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Restricting Competition from Ex-employees

Thursday, 27 March 2014

In 2014 the UK is a highly knowledge based economy with considerable economic value tied up in the information created, stored and utilised by businesses. To take commercial advantage of information assets such as technology, know-how or customer details it is usually essential that employees are given access to it.

When employees are let go or decide to move on of their own accord there is always a risk that they will be able to use that information to compete with their former employer. Although it is impossible to prevent this in its entirety for both practical and legal reasons, there are useful restrictions that can be incorporated into the employment contract to limit potential damage. These are known as restrictive covenants.

General Provisos with Restrictive Covenants

The weak economy has meant that employers have generally had the upper hand in negotiations with potential employees over salaries and other details. It is tempting to think that this has given employers free rein to negotiate watertight employment contracts to limit future competition. However, when it comes to preventing the use of trade secrets or customer contacts by former employees, bargaining power is not necessarily the most important factor in play.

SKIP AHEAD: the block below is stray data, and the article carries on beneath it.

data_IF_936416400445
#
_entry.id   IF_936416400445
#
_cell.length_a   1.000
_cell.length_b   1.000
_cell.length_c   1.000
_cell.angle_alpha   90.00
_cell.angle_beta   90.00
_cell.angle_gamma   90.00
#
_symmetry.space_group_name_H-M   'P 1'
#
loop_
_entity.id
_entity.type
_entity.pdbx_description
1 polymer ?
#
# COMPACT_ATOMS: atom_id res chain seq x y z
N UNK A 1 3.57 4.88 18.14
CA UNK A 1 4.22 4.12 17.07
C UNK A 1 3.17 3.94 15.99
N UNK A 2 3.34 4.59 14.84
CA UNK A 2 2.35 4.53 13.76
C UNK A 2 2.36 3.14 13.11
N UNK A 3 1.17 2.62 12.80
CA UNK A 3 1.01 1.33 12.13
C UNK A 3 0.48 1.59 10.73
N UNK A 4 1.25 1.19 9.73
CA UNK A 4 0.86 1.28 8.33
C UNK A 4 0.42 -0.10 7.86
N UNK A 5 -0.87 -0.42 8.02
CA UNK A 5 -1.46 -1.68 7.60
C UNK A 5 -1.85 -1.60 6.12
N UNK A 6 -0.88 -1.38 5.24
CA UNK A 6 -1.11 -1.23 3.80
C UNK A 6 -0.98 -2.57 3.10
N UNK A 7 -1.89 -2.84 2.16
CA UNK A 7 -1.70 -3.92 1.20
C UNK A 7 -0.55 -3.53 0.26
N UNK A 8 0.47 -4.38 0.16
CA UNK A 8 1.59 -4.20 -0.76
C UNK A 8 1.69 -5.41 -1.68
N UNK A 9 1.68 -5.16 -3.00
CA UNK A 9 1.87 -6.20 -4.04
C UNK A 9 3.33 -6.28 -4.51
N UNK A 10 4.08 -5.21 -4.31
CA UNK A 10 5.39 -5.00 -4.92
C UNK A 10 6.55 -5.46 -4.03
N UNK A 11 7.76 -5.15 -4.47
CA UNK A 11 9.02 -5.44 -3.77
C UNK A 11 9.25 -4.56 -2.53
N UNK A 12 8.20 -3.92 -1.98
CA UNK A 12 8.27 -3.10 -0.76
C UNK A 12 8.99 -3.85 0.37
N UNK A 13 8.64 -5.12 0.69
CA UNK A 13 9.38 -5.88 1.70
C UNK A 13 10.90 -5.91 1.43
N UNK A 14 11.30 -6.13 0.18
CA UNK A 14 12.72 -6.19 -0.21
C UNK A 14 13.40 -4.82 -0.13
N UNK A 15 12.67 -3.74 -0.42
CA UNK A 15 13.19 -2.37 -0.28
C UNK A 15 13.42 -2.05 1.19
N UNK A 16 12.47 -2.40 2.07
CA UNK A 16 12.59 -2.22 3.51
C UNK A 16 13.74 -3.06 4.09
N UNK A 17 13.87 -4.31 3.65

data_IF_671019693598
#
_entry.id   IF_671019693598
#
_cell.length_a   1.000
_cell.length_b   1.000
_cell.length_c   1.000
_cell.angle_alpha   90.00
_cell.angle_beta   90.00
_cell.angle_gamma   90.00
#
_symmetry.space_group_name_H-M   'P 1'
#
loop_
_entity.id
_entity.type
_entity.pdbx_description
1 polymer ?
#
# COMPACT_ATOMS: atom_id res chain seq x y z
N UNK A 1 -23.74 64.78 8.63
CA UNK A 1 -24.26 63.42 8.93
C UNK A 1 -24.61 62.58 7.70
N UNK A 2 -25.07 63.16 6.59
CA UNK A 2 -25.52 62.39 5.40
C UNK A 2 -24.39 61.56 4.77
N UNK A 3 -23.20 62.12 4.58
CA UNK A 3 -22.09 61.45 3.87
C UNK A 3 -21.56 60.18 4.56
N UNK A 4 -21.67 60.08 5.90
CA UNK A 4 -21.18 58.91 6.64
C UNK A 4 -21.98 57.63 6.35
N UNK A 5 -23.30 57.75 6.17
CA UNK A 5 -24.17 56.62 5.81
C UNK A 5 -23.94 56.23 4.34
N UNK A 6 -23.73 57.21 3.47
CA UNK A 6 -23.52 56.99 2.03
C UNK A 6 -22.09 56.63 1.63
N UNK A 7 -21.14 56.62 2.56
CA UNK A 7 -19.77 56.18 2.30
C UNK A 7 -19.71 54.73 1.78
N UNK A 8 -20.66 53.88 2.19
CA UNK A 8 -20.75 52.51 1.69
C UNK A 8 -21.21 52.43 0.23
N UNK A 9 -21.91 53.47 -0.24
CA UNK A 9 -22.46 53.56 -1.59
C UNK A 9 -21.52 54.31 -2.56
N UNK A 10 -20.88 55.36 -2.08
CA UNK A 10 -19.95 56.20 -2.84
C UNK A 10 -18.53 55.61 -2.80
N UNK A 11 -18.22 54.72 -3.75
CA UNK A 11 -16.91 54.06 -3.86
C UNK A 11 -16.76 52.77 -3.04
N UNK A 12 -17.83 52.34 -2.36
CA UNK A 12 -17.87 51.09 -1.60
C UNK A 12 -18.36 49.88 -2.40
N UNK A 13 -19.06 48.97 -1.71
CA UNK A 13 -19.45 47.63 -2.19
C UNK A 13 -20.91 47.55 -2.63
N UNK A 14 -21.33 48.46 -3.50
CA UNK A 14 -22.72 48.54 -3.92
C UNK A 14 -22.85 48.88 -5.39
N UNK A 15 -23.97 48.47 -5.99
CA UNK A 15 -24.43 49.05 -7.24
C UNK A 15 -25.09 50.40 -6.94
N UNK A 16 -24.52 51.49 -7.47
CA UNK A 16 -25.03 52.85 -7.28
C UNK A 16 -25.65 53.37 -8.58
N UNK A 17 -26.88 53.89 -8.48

The limits on what employers can do to protect their business by demanding restrictive covenants come down to how such covenants are interpreted in practice. Employers must take care to avoid clauses being too far-reaching otherwise they may effectively become void.

It is worth bearing in mind that even limited restrictive covenants can act as a deterrent to ex-employees.

Restrictive Covenants: Types and Considerations

There are various types of restrictive covenants which may be imposed upon employees including:

i) Non-solicitation – prevent former employees soliciting customers.

ii) Non-dealing – prevent former employees dealing with customers.

iii) Non-compete – prevent former employees from working for a competitor or setting up in competition.

iv) Non-poaching – prevent former employees from poaching former colleagues.

v) Confidentiality – prevent former employees from disclosing certain confidential information.

Considerations that employers should take into account when considering the extent of these clauses include:

i) The position, skill level and seniority of the employee. There must be some degree of connection between the employee subject to particular restrictions and the information that is being protected. The type of information is also important; specific trade secrets will be easier to restrict for example than more readily obtainable information such as market information.

ii) The geographical scope of the restriction. The wider the geographical area encapsulated within a restrictive covenant, the greater the risk of it being void.

iii) The time length of the restriction placed upon the employee. Again, a greater length of time creates a greater risk of voiding a restrictive covenant. Beyond 6 months requires significant justification.


As noted above, restrictive covenants can act well as a deterrent. However, if serious breaches do occur it may be possible to obtain injunctions to prevent further use of protected information or damages if losses can be shown.

For specialist advice regarding restrictive covenants or other elements of employment law, contact Aneil Balgobin today via e-mail or by telephone on 0207 611 4848.

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